Budget 2016 – More Questions than Answers

The changes announced by the Chancellor, on Wednesday, to the North Sea tax regime are unlikely to have a significant HWE chartimpact on investment in the near term. Further cuts were once again targeted at reducing the fiscal burden, in the form of abolishing petroleum revenue tax (PRT) and a 10% cut to supplementary charge tax (SCT) – backdated to the start of the year. As a result, the headline marginal tax rate will drop from 67.5% (PRT-paying) or 50% to an even 40%.

However, questions must be asked as to how these changes will actually benefit the United Kingdom Continental Shelf. The OBR’s March 2016 forecast estimated government revenues of minus £10 million in 2015/16, down from £2.2 billion in 2014/15. With so few companies currently paying tax to the Treasury, in this depressed commodity price environment, the impact of post-tax relief is marginal in the short term.

Looking at permanently zero-rating PRT, this simplifies the fiscal regime by levelling the playing field between late life fields and new developments. However, the reduction will have a limited effect, as only 30 fields are liable to PRT and two of these are currently shut-in. This equates to 536 mmboe and 30 individual companies (73 equity holders). Whilst a positive step to simplifying the fiscal regime, the impact only relates to 9% of current 2P reserves in the UKCS.

The reduction of SCT affects many more fields in the basin, but reducing the headline tax rate by ten percent is unlikely to stimulate significant new investment given that the Investment Allowance is already targeted at reducing the tax burden.  

In addition to the tax cuts, the budget includes measures to extend the Investment Allowance to allow tariff income on third party access to be included, designed to help to prolong infrastructure life; as well as to provide greater certainty on decommissioning tax relief; which is intended to encourage late-life asset transfers. Both measures are of course consistent with MER objectives and with the Treasury’s ‘Driving Investment’ plan. Additional measures include building on the new decommissioning powers of the Oil and Gas Authority (OGA) by undertaking further work to reduce overall decommissioning costs and deliver cost savings to the Exchequer, and a pledge of a further £20 million for seismic data acquisition.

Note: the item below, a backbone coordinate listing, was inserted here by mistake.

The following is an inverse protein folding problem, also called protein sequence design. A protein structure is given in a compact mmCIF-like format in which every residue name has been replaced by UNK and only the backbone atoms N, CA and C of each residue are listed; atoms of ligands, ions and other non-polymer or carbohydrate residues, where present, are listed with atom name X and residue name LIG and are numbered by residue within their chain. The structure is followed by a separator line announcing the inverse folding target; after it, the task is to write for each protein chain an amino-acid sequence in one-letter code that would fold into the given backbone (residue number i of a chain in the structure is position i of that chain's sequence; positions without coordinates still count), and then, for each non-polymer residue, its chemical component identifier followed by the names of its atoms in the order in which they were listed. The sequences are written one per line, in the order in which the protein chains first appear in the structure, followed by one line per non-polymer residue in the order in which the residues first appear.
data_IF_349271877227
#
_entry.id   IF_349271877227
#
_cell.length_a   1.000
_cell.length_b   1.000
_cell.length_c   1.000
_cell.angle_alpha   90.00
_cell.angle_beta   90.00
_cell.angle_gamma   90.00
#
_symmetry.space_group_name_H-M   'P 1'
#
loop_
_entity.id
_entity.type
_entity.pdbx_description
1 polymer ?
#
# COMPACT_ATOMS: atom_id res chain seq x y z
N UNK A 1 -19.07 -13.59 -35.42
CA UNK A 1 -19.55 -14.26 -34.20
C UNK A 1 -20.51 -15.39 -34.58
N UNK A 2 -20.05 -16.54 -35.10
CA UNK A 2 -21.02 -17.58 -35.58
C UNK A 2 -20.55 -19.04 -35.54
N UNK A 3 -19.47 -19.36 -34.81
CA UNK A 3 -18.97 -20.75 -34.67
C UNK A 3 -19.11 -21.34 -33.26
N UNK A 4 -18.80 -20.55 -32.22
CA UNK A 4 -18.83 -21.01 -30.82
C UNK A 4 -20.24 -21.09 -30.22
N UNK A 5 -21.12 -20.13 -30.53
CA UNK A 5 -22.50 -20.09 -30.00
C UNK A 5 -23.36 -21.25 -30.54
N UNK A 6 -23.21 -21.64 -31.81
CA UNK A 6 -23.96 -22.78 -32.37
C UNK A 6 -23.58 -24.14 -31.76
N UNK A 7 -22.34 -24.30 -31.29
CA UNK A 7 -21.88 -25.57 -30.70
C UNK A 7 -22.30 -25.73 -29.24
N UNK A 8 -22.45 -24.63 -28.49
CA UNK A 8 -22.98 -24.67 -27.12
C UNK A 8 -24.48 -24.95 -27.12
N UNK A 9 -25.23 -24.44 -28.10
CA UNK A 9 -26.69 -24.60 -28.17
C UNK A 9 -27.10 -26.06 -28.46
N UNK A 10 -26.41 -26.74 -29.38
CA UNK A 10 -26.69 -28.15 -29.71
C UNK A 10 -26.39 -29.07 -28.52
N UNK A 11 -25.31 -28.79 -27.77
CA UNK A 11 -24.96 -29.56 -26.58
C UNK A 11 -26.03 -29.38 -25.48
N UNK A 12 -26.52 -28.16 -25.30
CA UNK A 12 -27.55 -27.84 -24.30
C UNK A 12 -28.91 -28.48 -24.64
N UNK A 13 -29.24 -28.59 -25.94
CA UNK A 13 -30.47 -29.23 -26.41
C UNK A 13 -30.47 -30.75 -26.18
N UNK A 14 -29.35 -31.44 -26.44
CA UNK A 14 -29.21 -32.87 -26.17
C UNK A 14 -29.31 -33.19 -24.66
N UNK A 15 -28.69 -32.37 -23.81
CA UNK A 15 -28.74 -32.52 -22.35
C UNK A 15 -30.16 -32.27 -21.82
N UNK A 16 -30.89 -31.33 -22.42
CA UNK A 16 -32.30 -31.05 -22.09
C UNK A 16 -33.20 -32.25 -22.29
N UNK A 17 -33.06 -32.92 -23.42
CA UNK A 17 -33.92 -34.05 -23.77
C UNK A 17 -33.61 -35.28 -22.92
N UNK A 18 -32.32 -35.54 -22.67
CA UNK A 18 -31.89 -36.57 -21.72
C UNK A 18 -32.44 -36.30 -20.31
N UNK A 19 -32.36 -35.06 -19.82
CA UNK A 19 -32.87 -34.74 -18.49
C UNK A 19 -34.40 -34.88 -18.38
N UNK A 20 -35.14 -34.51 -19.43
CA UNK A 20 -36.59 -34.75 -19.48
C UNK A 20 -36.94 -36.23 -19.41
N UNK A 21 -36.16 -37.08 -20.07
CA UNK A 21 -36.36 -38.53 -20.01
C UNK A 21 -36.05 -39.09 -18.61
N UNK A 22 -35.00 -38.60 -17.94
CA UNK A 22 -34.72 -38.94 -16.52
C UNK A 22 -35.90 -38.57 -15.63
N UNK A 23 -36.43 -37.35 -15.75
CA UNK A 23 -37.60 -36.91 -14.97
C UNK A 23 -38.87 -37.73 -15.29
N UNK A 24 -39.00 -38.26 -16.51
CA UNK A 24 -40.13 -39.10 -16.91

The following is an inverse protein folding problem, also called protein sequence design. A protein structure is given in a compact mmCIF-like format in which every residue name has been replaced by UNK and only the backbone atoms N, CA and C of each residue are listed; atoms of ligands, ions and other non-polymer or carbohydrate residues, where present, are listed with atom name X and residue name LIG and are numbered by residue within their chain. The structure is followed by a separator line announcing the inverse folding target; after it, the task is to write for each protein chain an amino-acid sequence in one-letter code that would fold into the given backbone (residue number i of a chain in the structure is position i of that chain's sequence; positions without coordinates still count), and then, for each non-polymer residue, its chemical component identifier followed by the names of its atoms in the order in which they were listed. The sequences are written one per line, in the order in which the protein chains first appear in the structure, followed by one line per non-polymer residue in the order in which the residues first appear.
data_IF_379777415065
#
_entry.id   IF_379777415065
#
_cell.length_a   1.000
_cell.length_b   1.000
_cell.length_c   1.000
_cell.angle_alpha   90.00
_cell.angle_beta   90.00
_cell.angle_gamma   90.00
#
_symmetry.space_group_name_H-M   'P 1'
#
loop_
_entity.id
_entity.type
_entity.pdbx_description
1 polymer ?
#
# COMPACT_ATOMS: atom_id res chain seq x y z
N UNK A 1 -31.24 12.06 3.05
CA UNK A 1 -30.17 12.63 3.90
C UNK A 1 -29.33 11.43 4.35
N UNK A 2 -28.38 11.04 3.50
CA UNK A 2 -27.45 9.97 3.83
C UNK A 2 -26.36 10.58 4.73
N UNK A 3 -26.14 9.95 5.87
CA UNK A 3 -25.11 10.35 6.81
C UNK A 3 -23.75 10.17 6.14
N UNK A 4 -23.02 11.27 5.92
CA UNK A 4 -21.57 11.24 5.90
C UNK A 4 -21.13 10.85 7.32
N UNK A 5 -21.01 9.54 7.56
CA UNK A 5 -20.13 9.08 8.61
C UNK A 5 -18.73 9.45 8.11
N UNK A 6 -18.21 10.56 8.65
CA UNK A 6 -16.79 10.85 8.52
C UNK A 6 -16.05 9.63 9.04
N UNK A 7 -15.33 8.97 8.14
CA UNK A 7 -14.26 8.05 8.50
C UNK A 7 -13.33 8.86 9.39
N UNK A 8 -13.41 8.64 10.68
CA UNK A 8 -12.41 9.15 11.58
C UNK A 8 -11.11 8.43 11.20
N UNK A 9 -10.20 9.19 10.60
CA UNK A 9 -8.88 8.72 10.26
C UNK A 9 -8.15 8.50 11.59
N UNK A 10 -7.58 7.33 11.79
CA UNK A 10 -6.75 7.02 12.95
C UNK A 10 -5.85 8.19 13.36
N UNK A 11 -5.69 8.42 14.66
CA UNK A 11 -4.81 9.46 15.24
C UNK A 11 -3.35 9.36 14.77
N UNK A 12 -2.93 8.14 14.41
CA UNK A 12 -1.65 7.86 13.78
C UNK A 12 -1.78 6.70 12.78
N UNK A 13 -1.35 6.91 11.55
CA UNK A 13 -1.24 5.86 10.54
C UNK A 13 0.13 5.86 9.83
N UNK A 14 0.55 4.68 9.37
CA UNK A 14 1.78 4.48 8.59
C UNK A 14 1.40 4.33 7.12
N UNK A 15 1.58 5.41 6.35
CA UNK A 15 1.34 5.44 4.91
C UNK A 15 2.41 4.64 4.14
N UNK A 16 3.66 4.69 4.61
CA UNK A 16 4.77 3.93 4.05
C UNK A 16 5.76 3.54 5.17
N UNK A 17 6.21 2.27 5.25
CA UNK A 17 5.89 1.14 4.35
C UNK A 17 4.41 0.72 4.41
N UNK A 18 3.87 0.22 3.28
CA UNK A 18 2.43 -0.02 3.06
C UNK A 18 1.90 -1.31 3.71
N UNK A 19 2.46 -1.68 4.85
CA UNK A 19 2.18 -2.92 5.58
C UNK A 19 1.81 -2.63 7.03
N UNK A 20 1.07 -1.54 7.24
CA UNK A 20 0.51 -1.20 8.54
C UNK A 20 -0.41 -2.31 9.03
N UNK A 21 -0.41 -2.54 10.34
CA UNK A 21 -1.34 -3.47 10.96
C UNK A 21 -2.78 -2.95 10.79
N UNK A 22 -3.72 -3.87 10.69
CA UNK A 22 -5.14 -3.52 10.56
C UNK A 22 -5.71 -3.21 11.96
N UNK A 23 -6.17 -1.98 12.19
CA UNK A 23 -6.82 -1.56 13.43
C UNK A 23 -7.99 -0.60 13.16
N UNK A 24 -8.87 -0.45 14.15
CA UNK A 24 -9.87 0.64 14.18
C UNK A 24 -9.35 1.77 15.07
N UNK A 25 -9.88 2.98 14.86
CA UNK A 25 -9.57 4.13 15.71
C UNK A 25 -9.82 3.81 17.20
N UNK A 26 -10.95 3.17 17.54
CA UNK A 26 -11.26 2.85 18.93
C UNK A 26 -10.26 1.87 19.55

It is worth noting that tax breaks were not universally provided to all stakeholders in the industry. The government has announced plans to reform the rules governing certain corporate carried forward losses, with legislation to be introduced in Finance Bill 2017. In something of a blow to the struggling service sector, companies will find their use of carried forward losses restricted so they cannot reduce profits arising on/after 1 April 2017 by more than 50%. This restriction will apply to a company or group’s profits above £5m. The ruling will not affect companies within the ring fence but will include oilfield service companies in the oil & gas supply chain.

Ultimately these changes simplify the fiscal regime and reduce the headline tax rate. However, given that few companies in the basin are actually paying tax, and that nearly half of fields are currently loss making, the impact in terms of stimulating investment and activity, at least in the near-term, will be negligible.   The OBR forecasts that decommissioning and carry back of trading losses repayments will exceed tax receipts by a £1bn per year through to 2021 if oil prices stay in the $40s per barrel.  Reducing industry costs and decommissioning in particular remain the biggest challenges facing both industry and Government.